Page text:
Going Solo In The Trades? 3 Tips To Minimise Your Tax Bill

Not all ways of reducing your tax bill and increasing your take-home pay mean you’ll get on the wrong side of the taxman. There are plenty of perfectly legitimate methods to become more tax-efficient as a plumber, painter or decorator.

Here, we give the three best tips to cut down on the amount you owe, whilst declaring everything you earn.

1. Claim expenses and allowances

The work of a tradesperson means you’ll be away from home a lot and often purchasing raw materials to complete your tasks. These costs can accumulate, but they can be offset. For example, a painter could claim on supplies such as primer. You can also claim for the travel between any customers’ properties, along with vehicle-related costs like repairs, servicing and parking. Commuting between home and a place of work isn’t classed as an allowable expense, however.

Whilst you’ll unlikely be working from home on a regular basis, there are costs associated with this that you can claim. These could be related to administrative tasks, like stationery and legal fees. Marketing costs can be offset also – for instance, the fees to advertise in newspapers or directories, and those associated with running a website.

Homeworking costs can be claimed as well. You’re only able to offset business usage, so calculating the proportion attributed to this is required. There is the option to use simplified expenses to avoid these sums – these are only available to those who work from home at least 25 hours per month.

In addition, if you have a specific branded uniform or protective workwear you wear to perform your job, this can be used to minimise your tax bill too. Certain equipment might be able to be claimed as a capital allowance, and cars are included – though there are specific rules around this.

2. Register for CIS if applicable

Two other expenses that can be claimed are employee salaries, along with those of any subcontractors. It might be the case that you are subcontracted by other contractors, and they are registered under the Construction Industry Scheme (CIS). This requires them to deduct tax payments from the subcontractor’s earnings upfront – but don’t forget to include the tax deducted on your Self Assessment tax return.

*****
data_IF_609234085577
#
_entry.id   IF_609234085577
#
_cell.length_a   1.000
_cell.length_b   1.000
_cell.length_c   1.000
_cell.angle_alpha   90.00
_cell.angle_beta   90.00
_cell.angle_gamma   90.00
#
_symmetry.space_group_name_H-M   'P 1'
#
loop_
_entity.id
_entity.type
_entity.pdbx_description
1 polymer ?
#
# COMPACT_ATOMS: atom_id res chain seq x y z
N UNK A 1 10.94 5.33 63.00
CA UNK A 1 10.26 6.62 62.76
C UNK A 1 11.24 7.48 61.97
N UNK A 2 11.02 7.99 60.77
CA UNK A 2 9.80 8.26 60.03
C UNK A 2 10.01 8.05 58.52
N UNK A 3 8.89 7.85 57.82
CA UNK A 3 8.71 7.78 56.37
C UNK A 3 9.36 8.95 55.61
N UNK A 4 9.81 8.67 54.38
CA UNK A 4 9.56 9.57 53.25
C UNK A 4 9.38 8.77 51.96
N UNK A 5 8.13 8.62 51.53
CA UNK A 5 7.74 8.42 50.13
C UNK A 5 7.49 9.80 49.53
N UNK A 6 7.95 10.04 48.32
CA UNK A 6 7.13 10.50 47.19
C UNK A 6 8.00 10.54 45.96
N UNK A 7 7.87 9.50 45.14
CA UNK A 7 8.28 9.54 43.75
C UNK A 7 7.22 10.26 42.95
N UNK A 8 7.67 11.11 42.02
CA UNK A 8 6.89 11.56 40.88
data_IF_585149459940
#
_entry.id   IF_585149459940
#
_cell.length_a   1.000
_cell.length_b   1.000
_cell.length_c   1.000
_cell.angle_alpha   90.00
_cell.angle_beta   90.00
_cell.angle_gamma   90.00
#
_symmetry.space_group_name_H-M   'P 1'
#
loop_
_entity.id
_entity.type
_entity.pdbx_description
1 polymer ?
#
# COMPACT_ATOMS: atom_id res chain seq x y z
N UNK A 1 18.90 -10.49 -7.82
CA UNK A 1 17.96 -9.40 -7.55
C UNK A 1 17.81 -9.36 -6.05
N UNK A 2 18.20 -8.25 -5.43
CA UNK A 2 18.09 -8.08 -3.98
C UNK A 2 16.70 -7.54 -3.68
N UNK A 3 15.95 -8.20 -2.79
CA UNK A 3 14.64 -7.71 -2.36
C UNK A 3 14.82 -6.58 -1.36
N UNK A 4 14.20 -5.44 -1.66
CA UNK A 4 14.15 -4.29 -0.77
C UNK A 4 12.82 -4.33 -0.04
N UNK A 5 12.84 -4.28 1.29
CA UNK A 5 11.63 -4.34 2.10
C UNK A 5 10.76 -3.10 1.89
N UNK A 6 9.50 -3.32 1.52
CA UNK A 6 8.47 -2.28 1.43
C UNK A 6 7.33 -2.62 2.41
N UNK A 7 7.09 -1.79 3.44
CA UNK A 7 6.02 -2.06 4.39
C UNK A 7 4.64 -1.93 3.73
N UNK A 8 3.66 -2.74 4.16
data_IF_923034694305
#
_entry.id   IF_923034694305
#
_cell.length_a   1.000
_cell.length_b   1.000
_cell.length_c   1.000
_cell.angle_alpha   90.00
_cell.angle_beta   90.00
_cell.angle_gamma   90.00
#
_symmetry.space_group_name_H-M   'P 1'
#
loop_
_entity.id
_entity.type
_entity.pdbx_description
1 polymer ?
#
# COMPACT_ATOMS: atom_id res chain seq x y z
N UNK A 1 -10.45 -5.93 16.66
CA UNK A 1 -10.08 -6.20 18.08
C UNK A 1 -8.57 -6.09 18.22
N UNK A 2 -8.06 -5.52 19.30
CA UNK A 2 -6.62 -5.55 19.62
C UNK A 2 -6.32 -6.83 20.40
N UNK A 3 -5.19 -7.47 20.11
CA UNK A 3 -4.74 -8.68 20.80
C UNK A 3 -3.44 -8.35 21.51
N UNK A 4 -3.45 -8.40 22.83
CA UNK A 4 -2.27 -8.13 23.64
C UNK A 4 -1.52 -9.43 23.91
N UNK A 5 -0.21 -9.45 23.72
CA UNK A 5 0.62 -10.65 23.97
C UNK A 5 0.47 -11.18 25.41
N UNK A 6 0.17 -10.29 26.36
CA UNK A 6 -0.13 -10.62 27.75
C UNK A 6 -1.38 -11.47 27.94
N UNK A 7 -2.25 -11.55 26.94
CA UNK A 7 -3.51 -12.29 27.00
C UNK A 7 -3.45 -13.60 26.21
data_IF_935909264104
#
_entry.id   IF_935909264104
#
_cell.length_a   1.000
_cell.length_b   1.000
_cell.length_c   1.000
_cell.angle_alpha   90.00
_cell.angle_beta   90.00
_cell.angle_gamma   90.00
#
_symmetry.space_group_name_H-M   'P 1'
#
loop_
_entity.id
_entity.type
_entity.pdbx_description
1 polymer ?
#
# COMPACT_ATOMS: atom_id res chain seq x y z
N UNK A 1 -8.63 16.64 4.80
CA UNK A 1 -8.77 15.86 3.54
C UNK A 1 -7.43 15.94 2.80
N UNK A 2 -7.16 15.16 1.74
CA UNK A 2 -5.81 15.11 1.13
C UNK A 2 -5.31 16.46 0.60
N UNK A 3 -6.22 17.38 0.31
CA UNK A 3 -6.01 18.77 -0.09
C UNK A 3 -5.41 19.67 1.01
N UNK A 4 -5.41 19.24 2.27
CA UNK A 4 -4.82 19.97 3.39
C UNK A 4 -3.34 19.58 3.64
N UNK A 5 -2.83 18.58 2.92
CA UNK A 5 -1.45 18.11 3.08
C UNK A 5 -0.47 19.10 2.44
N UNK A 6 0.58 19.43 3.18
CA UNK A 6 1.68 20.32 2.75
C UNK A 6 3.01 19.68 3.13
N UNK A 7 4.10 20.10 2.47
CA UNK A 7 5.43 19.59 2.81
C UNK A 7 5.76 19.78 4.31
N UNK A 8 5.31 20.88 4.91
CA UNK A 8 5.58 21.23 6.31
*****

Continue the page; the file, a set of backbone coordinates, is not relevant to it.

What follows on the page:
It’s necessary for the contractor to register for the scheme, but the subcontractor doesn’t legally need to. However, it is beneficial to in terms of tax efficiency because otherwise the deductions will be at a higher rate.

Only those whose work comes under the umbrella ‘construction work’ can register. HMRC has a list of work covered by CIS so you can check if yours applies. It includes tasks such as alterations, repairs and decorating.

3. Use tax software

The calculations involved under the CIS and claiming expenses aren’t the simplest to figure out if you’re not a tax expert. And with the long hours in trade work, this doesn’t offer the time to get to grips with them either.

A way round this is to use tax return software. You’ll easily be able to track your expenses such as mileage for traveling to customers’ properties, along with those for your raw materials. You can also submit them via the software – simply photograph your receipts, invoices and contracts and upload them on the go. They can therefore be updated easily and at the time, removing the need to find pieces of paper later down the line.

You’ll be able to be more tax-efficient too. This is because the tax software automatically points out how to reduce your liability. You’ll also save money otherwise spent on outsourcing the calculations or Self Assessment tax return submission to a specialist – GoSimpleTax’s easy-to-use software allows you to become proficient in tax.

To take advantage of this way of minimising your tax bill, take a free 14-day trial today.

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